Online players love to use the all-in move. It is the simplest, yet sexiest bet to make, and indeed, probably what attracts many novices to the game of No Limit Texas Hold’em. Rather than having to use some poker skill on subsequent streets, just hit the all-in button and you can double up your chip stack or make everybody else fold. If you play much online poker, you have seen the all-in over and over. There are a couple of rules that I like to keep in mind though, when it comes to playing NL Hold em against players who use this play.
First, there is a huge difference between a pre-flop all-in and and all-in post flop. Many times players will go all-in pre-flop with less than premium cards because they know it will be hard for you to call them. You will see players raise all-in into a pot of 3 or 4 limpers just to collect the blinds. You will see players raise all-in from the button, again to collect blinds. You will see players raise all-in with high pocket pairs like K’s or A’s because they are so excited they can’t stand it. You will also see them raise all-in with middle pairs to try and push players with questionable A’s out. You will even see them raise with complete junk just because they get a kick out of it and they have not got the skill to make more advanced plays later on.
The point is, pre-flop all-ins may mean just about anything. Here is a good rule of thumb: stay away from pre-flop all-ins. As tempting as it may be when you think a player is just full of crap, there is really no need to call a pre-flop all in unless you have a huge hand like K-K or A-A or later in a SNG or multi table tournament to put a players out, etc. Remember this; even with Big Slick, you are only about 50-50 against 2-2. You will have better chances than that to double up your chip stack, trust me.
So, having said that about all-ins pre-flop, here is where most internet players get confused: the all-in after the flop almost ALWAYS means something. What does it mean? It means that player hit his hand, most likely in a big way and he is trying to suck you in for all your chips.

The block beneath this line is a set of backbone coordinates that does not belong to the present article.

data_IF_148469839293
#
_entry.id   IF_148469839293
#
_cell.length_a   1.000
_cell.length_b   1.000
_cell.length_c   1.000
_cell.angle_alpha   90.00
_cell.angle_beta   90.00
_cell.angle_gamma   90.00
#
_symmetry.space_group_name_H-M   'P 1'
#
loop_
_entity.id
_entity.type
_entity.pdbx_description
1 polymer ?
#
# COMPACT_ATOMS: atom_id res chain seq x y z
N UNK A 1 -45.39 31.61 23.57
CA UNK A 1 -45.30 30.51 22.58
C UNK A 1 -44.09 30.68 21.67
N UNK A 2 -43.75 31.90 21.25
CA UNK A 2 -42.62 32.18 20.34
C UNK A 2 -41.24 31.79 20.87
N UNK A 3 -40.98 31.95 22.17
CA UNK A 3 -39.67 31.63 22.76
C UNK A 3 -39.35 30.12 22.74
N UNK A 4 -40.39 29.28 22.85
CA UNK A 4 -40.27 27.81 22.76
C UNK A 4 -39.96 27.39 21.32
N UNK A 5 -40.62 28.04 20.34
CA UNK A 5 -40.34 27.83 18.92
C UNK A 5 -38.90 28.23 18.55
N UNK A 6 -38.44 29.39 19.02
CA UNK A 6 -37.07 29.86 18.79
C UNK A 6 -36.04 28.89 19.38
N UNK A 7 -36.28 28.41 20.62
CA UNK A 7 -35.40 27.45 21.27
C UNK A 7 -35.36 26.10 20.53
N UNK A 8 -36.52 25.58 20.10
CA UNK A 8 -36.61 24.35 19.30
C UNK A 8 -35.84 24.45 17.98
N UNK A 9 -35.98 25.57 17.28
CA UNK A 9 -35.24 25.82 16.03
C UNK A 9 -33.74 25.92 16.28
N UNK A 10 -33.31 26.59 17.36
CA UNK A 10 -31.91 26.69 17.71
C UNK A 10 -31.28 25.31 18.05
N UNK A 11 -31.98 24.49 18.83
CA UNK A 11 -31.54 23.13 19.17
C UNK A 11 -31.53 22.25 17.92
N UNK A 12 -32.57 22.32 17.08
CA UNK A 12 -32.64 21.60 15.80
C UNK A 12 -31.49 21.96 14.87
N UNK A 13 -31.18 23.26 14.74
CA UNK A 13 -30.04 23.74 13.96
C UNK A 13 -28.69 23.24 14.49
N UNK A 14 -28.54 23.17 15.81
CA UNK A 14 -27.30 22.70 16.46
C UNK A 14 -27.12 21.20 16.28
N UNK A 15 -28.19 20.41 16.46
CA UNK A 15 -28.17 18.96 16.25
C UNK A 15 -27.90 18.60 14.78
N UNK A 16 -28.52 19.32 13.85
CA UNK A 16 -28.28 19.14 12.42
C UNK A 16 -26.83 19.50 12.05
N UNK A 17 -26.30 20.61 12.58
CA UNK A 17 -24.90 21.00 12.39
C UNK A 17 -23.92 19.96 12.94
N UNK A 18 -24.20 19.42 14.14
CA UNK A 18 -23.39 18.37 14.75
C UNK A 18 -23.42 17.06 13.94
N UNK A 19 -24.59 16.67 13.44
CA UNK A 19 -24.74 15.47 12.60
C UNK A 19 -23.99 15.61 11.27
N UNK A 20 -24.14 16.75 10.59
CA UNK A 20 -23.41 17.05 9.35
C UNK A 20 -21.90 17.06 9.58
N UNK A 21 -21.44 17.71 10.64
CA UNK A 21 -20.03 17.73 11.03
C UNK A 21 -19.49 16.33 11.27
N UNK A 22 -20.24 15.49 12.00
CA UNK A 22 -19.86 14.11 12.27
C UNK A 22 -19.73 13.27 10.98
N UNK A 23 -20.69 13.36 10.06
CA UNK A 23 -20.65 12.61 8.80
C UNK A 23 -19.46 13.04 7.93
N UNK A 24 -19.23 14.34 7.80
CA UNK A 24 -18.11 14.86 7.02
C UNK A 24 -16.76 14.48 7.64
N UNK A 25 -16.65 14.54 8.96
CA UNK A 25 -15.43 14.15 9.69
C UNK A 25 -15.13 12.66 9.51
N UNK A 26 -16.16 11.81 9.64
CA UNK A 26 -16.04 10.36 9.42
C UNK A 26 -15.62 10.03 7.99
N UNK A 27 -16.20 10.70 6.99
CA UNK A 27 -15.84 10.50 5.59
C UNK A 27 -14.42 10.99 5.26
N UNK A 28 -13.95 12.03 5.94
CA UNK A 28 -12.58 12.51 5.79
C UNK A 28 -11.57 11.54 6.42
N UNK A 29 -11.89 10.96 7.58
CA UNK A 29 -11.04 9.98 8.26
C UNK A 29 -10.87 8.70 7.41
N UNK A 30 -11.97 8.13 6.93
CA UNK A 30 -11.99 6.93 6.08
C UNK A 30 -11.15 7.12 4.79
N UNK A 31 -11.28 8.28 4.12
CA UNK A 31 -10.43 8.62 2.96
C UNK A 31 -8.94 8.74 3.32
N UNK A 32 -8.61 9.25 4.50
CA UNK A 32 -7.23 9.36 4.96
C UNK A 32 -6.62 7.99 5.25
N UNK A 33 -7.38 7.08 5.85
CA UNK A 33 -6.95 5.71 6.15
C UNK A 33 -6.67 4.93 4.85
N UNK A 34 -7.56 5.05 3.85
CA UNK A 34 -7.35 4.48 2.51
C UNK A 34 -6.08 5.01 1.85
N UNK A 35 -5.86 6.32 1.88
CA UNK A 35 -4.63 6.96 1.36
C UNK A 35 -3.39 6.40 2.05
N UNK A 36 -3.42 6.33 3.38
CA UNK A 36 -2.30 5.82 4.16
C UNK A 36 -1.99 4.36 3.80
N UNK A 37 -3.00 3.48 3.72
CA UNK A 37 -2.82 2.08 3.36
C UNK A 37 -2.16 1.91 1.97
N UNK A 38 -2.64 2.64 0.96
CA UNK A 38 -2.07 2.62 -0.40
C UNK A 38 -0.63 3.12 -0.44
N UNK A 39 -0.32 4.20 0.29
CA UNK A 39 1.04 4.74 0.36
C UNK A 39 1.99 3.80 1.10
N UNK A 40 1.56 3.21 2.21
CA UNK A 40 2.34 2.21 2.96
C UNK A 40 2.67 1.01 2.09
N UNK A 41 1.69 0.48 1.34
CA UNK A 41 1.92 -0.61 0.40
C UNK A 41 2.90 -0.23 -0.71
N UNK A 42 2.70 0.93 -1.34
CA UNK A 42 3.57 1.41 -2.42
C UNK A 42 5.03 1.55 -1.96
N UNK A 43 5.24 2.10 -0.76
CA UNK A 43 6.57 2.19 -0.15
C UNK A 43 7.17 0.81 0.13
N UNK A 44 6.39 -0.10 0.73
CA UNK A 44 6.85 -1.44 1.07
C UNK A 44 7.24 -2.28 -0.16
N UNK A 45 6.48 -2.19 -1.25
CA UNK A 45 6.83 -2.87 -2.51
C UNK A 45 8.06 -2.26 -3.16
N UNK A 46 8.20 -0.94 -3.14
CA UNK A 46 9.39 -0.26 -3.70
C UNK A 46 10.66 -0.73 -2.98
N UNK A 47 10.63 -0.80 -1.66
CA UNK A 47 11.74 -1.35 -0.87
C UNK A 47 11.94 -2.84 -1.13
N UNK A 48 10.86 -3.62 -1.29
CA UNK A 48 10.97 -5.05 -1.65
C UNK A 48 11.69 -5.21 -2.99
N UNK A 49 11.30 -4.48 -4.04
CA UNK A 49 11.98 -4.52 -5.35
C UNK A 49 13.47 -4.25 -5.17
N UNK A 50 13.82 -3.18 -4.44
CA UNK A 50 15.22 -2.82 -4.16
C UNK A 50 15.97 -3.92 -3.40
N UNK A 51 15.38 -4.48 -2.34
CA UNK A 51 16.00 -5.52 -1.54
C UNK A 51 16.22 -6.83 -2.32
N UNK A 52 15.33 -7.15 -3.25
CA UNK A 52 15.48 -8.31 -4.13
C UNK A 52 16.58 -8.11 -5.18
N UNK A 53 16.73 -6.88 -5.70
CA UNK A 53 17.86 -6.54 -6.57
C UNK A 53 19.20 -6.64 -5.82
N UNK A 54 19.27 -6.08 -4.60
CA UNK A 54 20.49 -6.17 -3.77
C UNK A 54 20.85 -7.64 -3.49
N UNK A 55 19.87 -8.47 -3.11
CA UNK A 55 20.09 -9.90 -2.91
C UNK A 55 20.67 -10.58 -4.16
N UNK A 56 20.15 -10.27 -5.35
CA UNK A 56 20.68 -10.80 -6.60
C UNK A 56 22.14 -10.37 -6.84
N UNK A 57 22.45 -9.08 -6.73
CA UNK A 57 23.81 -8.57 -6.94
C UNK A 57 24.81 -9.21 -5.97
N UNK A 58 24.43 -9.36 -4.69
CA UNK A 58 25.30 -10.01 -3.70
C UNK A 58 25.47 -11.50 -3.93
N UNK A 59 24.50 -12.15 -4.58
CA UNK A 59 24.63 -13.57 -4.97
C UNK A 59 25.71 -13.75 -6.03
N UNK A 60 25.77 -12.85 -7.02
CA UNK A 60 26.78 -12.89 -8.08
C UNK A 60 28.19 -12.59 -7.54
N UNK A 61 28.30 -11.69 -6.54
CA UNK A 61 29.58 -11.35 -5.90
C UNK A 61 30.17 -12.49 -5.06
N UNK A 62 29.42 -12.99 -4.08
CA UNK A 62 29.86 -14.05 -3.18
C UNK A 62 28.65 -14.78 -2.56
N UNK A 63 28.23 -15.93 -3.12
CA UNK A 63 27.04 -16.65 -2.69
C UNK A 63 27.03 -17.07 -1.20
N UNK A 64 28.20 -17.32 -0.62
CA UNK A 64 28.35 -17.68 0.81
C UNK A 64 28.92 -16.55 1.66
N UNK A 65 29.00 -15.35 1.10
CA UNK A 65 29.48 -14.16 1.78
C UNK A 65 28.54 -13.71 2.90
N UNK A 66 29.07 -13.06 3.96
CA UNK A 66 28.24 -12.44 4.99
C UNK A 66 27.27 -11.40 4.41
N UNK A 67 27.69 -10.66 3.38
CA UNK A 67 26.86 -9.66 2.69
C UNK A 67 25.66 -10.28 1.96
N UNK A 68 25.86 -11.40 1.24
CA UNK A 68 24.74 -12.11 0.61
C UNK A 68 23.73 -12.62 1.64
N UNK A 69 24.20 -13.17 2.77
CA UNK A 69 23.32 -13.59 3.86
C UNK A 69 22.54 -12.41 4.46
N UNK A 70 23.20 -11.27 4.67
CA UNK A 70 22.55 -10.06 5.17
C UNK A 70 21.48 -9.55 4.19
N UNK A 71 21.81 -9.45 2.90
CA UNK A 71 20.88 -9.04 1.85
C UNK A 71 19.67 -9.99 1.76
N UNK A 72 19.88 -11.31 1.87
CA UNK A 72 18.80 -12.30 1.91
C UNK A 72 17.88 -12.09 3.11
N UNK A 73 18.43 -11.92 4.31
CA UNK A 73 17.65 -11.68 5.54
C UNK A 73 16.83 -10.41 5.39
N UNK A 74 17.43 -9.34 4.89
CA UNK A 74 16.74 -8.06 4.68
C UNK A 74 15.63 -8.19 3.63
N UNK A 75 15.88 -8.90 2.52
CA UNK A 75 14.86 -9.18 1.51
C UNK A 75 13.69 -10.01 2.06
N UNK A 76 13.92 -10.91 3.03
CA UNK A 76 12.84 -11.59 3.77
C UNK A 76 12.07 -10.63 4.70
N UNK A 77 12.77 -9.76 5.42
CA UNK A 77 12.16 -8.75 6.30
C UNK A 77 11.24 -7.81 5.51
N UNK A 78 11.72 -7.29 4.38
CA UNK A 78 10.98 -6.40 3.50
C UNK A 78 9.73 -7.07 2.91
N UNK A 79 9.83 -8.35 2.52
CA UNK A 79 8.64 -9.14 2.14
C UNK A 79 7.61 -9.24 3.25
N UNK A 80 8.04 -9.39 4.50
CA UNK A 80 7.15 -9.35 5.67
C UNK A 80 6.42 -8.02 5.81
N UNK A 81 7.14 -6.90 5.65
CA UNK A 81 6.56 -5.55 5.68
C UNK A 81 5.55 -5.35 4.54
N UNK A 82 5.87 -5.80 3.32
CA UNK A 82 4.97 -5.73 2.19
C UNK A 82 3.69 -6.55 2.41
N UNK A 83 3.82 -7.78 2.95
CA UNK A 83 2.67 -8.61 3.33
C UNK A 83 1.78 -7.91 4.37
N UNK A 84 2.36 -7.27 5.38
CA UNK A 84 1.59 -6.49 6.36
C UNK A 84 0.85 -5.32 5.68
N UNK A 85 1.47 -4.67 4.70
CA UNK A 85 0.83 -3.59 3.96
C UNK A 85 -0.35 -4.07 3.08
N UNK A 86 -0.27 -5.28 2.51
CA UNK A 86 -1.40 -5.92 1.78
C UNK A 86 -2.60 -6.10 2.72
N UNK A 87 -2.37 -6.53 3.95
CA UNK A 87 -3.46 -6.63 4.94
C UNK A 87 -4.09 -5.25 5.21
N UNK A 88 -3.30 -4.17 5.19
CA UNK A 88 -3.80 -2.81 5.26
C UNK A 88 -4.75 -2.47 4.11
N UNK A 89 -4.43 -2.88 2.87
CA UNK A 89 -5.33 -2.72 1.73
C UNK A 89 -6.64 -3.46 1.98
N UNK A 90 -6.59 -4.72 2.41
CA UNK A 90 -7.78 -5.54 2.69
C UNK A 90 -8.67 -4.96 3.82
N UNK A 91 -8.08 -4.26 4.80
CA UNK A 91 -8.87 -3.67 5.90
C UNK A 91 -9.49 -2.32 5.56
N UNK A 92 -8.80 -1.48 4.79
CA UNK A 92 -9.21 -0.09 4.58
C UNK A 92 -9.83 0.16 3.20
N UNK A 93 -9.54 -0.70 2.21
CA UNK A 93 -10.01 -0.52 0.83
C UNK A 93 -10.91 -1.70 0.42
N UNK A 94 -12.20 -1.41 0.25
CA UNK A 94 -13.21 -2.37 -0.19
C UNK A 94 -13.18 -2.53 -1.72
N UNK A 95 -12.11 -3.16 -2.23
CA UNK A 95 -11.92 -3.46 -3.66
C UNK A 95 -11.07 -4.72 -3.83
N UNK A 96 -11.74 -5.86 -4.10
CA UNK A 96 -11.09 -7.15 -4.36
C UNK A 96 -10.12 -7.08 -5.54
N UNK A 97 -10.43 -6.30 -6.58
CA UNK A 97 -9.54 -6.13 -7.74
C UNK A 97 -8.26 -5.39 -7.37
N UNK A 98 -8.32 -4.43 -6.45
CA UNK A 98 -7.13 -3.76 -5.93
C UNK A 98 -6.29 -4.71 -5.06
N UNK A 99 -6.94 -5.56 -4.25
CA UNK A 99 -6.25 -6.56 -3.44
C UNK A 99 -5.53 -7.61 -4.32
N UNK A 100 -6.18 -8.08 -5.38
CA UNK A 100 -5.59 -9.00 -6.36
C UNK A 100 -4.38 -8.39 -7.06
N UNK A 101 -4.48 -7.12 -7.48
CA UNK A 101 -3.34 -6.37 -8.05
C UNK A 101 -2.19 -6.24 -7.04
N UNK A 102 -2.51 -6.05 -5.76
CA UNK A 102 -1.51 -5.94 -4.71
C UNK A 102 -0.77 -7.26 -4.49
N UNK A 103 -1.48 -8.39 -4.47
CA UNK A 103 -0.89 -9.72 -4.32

Here is another rule of thumb: most players will not bluff their entire chip stack post-flop. They are too scared that you might have hit the flop. It takes a real gutsy player (or a real moron) to go all in on the flop, turn, or river, on a total bluff. So what does that all-in bet mean? It means he has something.
Time and time again I see a player who has been aggressive, maybe pushed around the table a little bit go all-in, someone calls him and he has a monster hand. It happens more than you think because some players just do not want to give credit for a big hand. They have seen it on TV way too many times where a player with top pair, top kicker gets bluffed off the hand by a player with 6-2 off suit. Trust me, that is going to happen very little. 99% of the time when a player goes all in post flop, he has the nuts or pretty close.
Usually these confrontations are something like this. Player A in early position raises. Called by player B in the small blind. The flop comes A-T-3 rainbow. Small blind bets the pot, player A raises all-in. Small blind calls and turns over pocket Q’s and player A has A-K. Player B busts out and has to go find another Sit n Go to play.
Respect the all-in if it is made after the flop. It means something 99% of the time. (obviously, this is situational and we are talking about plays made in a cash game or early in a tournament. Exceptions to this rule would be late in a tournament where position plays are constantly made and few hands actually go to showdown. In these cases a player may bluff with all his chips simply to stay alive by taking the blinds and antes.)
The only time when you don’t have to respect the all-in is when you have flopped such a monster than you have the nuts or pretty close. For example: you have pocket 8’s in middle position. 2 players in in front of you, the flop comes A-8-2. One player bets the pot, one re-raises all-in.
Chances are, they both have a good Ace and will not be able to get away from the hand. Calling that all-in here is obvious, your set is going to win every time and they will not see it coming. So, there are times when they only “think” they have the best hand, but you do have to have a monster in order to call. Do not call all-ins in a hand like the above example when you have something like A-J or A-T. The odds of something else playing A-K are just too high.
So, remember in regards to the all-in, stick with these 2 simple rules of thumb and it will save you a lot of chips over the long haul. It may not be a perfect theory, but it is a good place to start to keep you out of trouble.
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